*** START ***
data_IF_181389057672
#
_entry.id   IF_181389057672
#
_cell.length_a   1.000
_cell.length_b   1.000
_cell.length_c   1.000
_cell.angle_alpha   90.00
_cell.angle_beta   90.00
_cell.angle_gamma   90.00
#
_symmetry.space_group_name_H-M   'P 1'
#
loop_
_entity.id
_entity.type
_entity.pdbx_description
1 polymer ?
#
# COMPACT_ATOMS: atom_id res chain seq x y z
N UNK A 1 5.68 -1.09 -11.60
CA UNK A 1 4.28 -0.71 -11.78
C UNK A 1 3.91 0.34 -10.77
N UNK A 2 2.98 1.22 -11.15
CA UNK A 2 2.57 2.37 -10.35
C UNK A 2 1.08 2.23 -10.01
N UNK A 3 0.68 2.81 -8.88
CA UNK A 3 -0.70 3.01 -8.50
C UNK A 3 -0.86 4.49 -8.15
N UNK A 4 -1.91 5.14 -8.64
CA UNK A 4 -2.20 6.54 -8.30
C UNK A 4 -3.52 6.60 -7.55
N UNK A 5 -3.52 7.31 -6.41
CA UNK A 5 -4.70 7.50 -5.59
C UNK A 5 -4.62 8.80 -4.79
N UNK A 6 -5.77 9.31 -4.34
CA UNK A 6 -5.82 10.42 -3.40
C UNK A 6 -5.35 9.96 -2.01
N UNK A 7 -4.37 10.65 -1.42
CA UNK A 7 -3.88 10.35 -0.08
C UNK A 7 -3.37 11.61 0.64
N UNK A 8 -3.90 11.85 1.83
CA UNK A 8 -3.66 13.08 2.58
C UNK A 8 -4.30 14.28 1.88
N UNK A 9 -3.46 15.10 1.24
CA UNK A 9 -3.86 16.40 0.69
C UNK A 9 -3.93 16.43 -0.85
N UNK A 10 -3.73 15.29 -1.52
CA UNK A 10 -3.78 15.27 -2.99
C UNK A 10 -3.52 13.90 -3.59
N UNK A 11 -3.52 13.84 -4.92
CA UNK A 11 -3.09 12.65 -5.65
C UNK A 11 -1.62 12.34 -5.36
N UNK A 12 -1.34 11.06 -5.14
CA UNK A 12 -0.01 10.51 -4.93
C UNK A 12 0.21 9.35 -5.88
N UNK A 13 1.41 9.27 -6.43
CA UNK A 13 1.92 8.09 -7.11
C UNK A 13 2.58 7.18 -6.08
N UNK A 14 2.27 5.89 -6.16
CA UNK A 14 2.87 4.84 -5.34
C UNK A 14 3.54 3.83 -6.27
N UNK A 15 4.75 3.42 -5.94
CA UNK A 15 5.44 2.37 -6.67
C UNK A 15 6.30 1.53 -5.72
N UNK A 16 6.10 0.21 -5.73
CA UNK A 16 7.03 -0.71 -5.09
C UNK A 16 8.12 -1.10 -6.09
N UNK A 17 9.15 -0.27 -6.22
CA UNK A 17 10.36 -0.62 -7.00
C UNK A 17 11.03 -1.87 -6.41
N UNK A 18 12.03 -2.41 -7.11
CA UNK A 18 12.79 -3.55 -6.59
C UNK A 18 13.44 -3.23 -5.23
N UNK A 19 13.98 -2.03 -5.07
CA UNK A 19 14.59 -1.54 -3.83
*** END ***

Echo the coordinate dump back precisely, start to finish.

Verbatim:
data_IF_181389057672
#
_entry.id   IF_181389057672
#
_cell.length_a   1.000
_cell.length_b   1.000
_cell.length_c   1.000
_cell.angle_alpha   90.00
_cell.angle_beta   90.00
_cell.angle_gamma   90.00
#
_symmetry.space_group_name_H-M   'P 1'
#
loop_
_entity.id
_entity.type
_entity.pdbx_description
1 polymer ?
#
# COMPACT_ATOMS: atom_id res chain seq x y z
N UNK A 1 5.68 -1.09 -11.60
CA UNK A 1 4.28 -0.71 -11.78
C UNK A 1 3.91 0.34 -10.77
N UNK A 2 2.98 1.22 -11.15
CA UNK A 2 2.57 2.37 -10.35
C UNK A 2 1.08 2.23 -10.01
N UNK A 3 0.68 2.81 -8.88
CA UNK A 3 -0.70 3.01 -8.50
C UNK A 3 -0.86 4.49 -8.15
N UNK A 4 -1.91 5.14 -8.64
CA UNK A 4 -2.20 6.54 -8.30
C UNK A 4 -3.52 6.60 -7.55
N UNK A 5 -3.52 7.31 -6.41
CA UNK A 5 -4.70 7.50 -5.59
C UNK A 5 -4.62 8.80 -4.79
N UNK A 6 -5.77 9.31 -4.34
CA UNK A 6 -5.82 10.42 -3.40
C UNK A 6 -5.35 9.96 -2.01
N UNK A 7 -4.37 10.65 -1.42
CA UNK A 7 -3.88 10.35 -0.08
C UNK A 7 -3.37 11.61 0.64
N UNK A 8 -3.90 11.85 1.83
CA UNK A 8 -3.66 13.08 2.58
C UNK A 8 -4.30 14.28 1.88
N UNK A 9 -3.46 15.10 1.24
CA UNK A 9 -3.86 16.40 0.69
C UNK A 9 -3.93 16.43 -0.85
N UNK A 10 -3.73 15.29 -1.52
CA UNK A 10 -3.78 15.27 -2.99
C UNK A 10 -3.52 13.90 -3.59
N UNK A 11 -3.52 13.84 -4.92
CA UNK A 11 -3.09 12.65 -5.65
C UNK A 11 -1.62 12.34 -5.36
N UNK A 12 -1.34 11.06 -5.14
CA UNK A 12 -0.01 10.51 -4.93
C UNK A 12 0.21 9.35 -5.88
N UNK A 13 1.41 9.27 -6.43
CA UNK A 13 1.92 8.09 -7.11
C UNK A 13 2.58 7.18 -6.08
N UNK A 14 2.27 5.89 -6.16
CA UNK A 14 2.87 4.84 -5.34
C UNK A 14 3.54 3.83 -6.27
N UNK A 15 4.75 3.42 -5.94
CA UNK A 15 5.44 2.37 -6.67
C UNK A 15 6.30 1.53 -5.72
N UNK A 16 6.10 0.21 -5.73
CA UNK A 16 7.03 -0.71 -5.09
C UNK A 16 8.12 -1.10 -6.09
N UNK A 17 9.15 -0.27 -6.22
CA UNK A 17 10.36 -0.62 -7.00
C UNK A 17 11.03 -1.87 -6.41
N UNK A 18 12.03 -2.41 -7.11
CA UNK A 18 12.79 -3.55 -6.59
C UNK A 18 13.44 -3.23 -5.23
N UNK A 19 13.98 -2.03 -5.07
CA UNK A 19 14.59 -1.54 -3.83